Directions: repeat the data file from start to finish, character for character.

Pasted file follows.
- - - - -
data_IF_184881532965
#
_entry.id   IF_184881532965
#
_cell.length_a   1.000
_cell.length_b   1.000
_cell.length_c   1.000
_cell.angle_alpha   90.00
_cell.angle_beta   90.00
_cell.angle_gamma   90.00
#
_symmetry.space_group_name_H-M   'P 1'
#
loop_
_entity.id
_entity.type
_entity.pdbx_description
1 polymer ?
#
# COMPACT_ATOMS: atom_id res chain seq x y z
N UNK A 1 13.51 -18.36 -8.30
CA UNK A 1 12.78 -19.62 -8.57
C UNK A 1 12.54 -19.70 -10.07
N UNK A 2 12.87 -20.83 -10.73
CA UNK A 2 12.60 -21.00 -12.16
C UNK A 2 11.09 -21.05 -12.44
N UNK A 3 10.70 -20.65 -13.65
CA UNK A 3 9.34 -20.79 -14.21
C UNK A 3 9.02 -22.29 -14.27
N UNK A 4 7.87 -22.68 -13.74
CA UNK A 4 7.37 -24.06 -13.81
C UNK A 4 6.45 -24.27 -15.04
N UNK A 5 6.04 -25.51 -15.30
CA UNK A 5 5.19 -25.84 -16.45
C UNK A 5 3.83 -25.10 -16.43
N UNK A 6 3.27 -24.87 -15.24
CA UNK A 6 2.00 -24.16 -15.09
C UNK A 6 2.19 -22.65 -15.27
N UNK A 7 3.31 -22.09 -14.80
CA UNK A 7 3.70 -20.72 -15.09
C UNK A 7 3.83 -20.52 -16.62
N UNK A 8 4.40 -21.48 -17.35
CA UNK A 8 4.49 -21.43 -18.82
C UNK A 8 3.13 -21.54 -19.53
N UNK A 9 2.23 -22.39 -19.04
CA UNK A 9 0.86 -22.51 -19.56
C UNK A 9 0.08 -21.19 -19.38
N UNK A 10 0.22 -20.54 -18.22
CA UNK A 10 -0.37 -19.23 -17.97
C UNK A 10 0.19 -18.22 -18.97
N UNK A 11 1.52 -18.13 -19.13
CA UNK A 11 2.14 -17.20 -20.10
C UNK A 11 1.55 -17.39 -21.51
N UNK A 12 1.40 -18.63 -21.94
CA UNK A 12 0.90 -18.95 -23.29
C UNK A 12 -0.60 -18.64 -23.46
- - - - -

data_IF_184881532965
#
_entry.id   IF_184881532965
#
_cell.length_a   1.000
_cell.length_b   1.000
_cell.length_c   1.000
_cell.angle_alpha   90.00
_cell.angle_beta   90.00
_cell.angle_gamma   90.00
#
_symmetry.space_group_name_H-M   'P 1'
#
loop_
_entity.id
_entity.type
_entity.pdbx_description
1 polymer ?
#
# COMPACT_ATOMS: atom_id res chain seq x y z
N UNK A 1 13.51 -18.36 -8.30
CA UNK A 1 12.78 -19.62 -8.57
C UNK A 1 12.54 -19.70 -10.07
N UNK A 2 12.87 -20.83 -10.73
CA UNK A 2 12.60 -21.00 -12.16
C UNK A 2 11.09 -21.05 -12.44
N UNK A 3 10.70 -20.65 -13.65
CA UNK A 3 9.34 -20.79 -14.21
C UNK A 3 9.02 -22.29 -14.27
N UNK A 4 7.87 -22.68 -13.74
CA UNK A 4 7.37 -24.06 -13.81
C UNK A 4 6.45 -24.27 -15.04
N UNK A 5 6.04 -25.51 -15.30
CA UNK A 5 5.19 -25.84 -16.45
C UNK A 5 3.83 -25.10 -16.43
N UNK A 6 3.27 -24.87 -15.24
CA UNK A 6 2.00 -24.16 -15.09
C UNK A 6 2.19 -22.65 -15.27
N UNK A 7 3.31 -22.09 -14.80
CA UNK A 7 3.70 -20.72 -15.09
C UNK A 7 3.83 -20.52 -16.62
N UNK A 8 4.40 -21.48 -17.35
CA UNK A 8 4.49 -21.43 -18.82
C UNK A 8 3.13 -21.54 -19.53
N UNK A 9 2.23 -22.39 -19.04
CA UNK A 9 0.86 -22.51 -19.56
C UNK A 9 0.08 -21.19 -19.38
N UNK A 10 0.22 -20.54 -18.22
CA UNK A 10 -0.37 -19.23 -17.97
C UNK A 10 0.19 -18.22 -18.97
N UNK A 11 1.52 -18.13 -19.13
CA UNK A 11 2.14 -17.20 -20.10
C UNK A 11 1.55 -17.39 -21.51
N UNK A 12 1.40 -18.63 -21.94
CA UNK A 12 0.90 -18.95 -23.29
C UNK A 12 -0.60 -18.64 -23.46